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A type of camera system that can automatically adjust its lenses to focus on subjects at different distances from the camera.

Auto-focus generally provides better photo quality than fixed-focus, since auto-focus lenses can have a larger aperture and therefore allow more light to reach the camera sensor. Unlike fixed-focus lenses, auto-focus lenses can provide "depth of field", meaning objects not at the focus distance may appear out of focus (blurry).

See: Fixed-focus

The most basic auto-focus systems use contrast detection (CDAF), which does an electronic version of what how you would focus with your own eyes: adjusting the lens until the edges of objects appear "sharp".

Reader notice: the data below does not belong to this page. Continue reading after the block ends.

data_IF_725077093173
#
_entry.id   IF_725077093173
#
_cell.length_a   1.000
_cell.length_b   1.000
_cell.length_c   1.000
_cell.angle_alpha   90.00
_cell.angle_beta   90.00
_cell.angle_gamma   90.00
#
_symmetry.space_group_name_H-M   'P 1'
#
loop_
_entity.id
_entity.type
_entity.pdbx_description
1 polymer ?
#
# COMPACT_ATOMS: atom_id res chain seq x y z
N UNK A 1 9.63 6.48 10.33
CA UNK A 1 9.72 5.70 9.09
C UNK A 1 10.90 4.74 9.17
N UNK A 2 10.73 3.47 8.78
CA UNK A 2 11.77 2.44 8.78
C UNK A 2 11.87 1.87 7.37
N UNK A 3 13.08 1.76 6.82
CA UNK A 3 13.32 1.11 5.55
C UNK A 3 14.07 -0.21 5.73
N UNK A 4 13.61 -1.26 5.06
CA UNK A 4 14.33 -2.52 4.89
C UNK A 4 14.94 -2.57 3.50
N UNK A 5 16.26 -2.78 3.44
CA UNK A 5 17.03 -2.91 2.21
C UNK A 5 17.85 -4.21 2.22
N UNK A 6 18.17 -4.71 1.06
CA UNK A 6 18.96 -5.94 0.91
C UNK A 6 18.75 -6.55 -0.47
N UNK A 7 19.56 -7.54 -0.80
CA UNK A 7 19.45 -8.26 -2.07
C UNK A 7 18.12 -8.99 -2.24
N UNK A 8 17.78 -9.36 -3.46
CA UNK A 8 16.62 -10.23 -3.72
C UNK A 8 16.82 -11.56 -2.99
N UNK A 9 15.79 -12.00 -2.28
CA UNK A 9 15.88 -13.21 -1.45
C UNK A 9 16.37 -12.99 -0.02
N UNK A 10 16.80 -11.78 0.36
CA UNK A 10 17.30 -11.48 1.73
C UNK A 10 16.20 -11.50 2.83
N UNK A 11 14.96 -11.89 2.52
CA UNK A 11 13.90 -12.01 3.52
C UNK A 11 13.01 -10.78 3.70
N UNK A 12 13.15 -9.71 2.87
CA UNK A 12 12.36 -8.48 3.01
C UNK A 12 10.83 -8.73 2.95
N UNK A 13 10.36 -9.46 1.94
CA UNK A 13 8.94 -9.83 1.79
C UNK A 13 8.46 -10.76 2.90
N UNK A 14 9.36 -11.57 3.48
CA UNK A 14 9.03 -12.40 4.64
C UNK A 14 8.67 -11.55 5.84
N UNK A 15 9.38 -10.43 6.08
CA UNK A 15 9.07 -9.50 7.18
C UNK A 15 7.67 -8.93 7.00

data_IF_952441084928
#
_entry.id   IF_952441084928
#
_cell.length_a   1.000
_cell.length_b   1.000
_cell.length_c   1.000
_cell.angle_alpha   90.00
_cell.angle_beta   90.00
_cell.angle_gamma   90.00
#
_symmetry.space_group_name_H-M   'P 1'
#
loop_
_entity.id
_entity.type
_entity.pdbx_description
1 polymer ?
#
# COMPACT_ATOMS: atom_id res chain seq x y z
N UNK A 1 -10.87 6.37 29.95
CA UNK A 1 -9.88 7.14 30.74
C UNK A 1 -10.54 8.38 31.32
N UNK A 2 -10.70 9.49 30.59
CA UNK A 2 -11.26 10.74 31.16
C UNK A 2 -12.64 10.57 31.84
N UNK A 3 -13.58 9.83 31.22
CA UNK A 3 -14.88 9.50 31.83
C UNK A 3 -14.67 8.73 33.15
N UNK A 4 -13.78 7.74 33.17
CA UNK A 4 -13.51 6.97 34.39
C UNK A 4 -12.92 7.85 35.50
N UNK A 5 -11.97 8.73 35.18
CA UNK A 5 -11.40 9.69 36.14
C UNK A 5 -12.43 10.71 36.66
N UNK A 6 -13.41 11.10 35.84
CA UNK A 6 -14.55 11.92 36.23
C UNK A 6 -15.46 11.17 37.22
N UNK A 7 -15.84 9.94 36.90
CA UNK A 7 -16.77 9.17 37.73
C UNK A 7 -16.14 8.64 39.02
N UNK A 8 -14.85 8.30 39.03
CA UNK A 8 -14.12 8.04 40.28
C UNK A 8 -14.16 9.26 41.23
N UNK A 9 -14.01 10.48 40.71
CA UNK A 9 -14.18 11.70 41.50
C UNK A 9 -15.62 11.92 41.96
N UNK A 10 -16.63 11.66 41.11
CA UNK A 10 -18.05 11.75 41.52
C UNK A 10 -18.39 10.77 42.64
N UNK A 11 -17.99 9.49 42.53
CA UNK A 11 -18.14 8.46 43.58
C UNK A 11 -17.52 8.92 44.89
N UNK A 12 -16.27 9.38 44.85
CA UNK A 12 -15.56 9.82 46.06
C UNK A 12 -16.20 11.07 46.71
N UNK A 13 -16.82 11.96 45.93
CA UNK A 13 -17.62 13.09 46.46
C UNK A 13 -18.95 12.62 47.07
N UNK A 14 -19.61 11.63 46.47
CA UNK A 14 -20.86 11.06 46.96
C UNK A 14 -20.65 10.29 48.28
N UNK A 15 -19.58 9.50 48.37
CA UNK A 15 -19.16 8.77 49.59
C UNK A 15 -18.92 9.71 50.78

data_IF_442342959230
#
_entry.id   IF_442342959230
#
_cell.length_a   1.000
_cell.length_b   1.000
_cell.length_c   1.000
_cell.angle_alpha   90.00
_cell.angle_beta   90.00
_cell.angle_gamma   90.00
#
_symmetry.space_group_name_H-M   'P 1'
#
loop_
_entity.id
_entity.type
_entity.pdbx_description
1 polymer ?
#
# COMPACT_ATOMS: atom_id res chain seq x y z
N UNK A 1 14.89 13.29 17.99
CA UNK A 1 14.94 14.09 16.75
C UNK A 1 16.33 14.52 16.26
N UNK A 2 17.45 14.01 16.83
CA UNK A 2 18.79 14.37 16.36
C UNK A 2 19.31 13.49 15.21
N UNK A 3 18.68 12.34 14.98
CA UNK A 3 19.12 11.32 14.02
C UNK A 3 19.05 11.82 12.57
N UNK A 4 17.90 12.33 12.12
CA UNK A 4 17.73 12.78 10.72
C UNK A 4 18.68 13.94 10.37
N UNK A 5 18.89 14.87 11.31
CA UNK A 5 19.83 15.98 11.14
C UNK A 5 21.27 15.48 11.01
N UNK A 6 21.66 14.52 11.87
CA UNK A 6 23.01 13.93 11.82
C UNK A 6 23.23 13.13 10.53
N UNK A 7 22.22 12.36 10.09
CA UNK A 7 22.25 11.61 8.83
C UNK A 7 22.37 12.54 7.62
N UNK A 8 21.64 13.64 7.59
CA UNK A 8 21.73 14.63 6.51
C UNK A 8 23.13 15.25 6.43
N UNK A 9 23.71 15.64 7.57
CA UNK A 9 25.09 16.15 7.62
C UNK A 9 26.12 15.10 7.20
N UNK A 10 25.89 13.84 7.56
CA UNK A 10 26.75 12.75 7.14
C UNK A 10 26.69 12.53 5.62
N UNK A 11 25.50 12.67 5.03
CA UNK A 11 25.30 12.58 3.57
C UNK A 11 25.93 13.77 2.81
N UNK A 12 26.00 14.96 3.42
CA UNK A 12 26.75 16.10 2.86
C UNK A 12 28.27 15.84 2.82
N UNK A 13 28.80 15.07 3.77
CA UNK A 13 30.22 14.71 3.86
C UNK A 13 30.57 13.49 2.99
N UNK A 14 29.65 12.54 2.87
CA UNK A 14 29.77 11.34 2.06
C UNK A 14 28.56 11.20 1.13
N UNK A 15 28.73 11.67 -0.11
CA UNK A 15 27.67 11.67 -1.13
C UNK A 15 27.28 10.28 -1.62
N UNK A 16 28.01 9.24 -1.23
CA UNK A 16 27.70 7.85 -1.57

More advanced auto-focus systems in phones use lasers to measure the distance from the camera to the subject, and/or dedicated focus pixels on the main sensor. A system using focus pixels is known as phase detection (PDAF).


Most auto-focus cameras mechanically change the distance between two lenses to do this using a small motor or ultrasonic actuator.

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